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Magazine

2019 2 magazine 246x338
2019 2 magazine 314x414
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Available in digital and print versions

2019.2 Magazine

    Global Data Review travelled to America, Asia and Europe to produce GDR 2019.2. We believe the results were worth the jetlag.

    This issue sees us examine an under-reported phenomenon: how the rise in data – the new oil, the new gold and so on – has affected M&A and other dealmaking activity. We gathered top lawyers in New York to discuss how their deals practice has changed in recent years, and the opportunities and pitfalls that arise in the era of companies understanding the value of their data.

    We sent reporters to France and India, generating not only surveys of the lawyers you need to know there but also an in-depth look at some of the barriers the countries put up to stymie the flow of data at their borders. Also in this issue is an in-depth interview with Zee Kin Yeong, deputy commissioner of Singapore’s increasingly influential Personal Data Protection Commission; and analysis from lawyers at Dechert on the takeaways from the recent EU–Japan adequacy decision. We also set about profiling some of the key talent in an area we have only rarely written about so far: in-house data specialists. As part of our dedication to mapping out not only the laws, but also the people who interpret them, we wanted to showcase a selection of lawyers steering companies through the increasingly complex global data landscape.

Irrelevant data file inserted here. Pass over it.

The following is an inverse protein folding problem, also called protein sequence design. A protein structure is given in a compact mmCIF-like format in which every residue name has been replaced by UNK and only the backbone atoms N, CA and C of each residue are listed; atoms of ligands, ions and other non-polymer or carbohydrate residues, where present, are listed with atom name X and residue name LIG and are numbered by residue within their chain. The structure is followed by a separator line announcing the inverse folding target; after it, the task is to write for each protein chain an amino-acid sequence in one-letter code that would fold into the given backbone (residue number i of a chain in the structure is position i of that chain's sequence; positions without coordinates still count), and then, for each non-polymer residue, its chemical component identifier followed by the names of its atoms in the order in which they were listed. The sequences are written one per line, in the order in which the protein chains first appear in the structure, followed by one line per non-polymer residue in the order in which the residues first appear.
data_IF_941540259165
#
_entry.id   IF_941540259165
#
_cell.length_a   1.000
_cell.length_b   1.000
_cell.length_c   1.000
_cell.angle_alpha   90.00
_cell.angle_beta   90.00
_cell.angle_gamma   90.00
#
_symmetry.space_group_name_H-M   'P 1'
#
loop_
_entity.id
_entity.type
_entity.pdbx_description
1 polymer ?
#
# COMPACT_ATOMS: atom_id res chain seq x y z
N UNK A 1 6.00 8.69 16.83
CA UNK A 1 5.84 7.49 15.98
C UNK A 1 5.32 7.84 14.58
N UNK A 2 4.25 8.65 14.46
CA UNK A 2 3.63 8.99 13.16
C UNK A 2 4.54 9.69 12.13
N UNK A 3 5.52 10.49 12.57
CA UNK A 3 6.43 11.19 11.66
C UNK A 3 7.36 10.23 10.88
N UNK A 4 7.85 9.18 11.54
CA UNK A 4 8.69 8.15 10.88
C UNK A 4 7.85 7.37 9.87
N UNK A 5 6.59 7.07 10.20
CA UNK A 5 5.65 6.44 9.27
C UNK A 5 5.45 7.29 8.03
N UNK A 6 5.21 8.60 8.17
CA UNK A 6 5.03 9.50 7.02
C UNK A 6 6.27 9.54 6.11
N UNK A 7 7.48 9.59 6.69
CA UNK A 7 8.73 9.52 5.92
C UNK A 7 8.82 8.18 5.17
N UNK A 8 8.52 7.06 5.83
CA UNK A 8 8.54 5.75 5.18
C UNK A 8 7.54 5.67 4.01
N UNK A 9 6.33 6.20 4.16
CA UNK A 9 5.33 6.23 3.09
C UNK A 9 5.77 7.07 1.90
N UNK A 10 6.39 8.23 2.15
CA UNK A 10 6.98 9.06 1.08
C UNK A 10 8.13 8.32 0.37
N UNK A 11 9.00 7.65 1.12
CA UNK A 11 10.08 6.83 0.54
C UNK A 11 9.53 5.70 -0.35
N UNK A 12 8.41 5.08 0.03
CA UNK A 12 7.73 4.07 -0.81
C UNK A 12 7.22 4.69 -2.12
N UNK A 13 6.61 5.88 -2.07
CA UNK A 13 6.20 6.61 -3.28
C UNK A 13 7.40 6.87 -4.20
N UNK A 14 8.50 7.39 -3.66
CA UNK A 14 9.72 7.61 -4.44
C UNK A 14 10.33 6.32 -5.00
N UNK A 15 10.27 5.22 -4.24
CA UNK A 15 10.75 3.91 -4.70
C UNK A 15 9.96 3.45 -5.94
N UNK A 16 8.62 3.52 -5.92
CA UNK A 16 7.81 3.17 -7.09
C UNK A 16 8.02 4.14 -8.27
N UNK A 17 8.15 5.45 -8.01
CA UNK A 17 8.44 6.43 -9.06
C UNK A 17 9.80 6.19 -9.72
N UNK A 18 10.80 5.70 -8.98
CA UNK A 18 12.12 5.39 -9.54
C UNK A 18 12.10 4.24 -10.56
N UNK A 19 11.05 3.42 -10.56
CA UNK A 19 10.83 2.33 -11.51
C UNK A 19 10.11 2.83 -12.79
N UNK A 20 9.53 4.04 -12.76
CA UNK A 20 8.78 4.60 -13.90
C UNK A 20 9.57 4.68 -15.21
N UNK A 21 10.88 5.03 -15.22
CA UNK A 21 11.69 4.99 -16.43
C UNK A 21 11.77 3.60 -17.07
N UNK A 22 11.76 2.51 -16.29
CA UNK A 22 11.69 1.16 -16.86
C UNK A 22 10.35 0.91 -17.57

All tied up

France’s 1968 blocking statute has been a headache for French companies facing foreign disclosure requests for half a century. With reform potentially on the way, how could life be made easier for data holders currently caught between a rock and a hard place?

Data & tech transactions

Companies’ collection, use, commercialisation and transfer of data has risen enormously over the last few years. GDR gathered partners from top firms in New York to discuss how the explosion in data has affected the world of technology transactions.

Delicately poised

India’s flirtation with data localisation rules has many worried. The country is considered a leader of the developing world, and observers fret that where it goes, others will follow.

Interview – Zee Kin Yeong

Singapore’s deputy privacy commissioner talks AI, trust and why it’s too early for regulation.

Lessons from the EU–Japan mutual adequacy arrangement

Dechert London partner Paul Kavanagh and associate Dylan Balbirnie assess what the recent EU–Japan adequacy deal demonstrates about the European Commission’s approach to adequacy.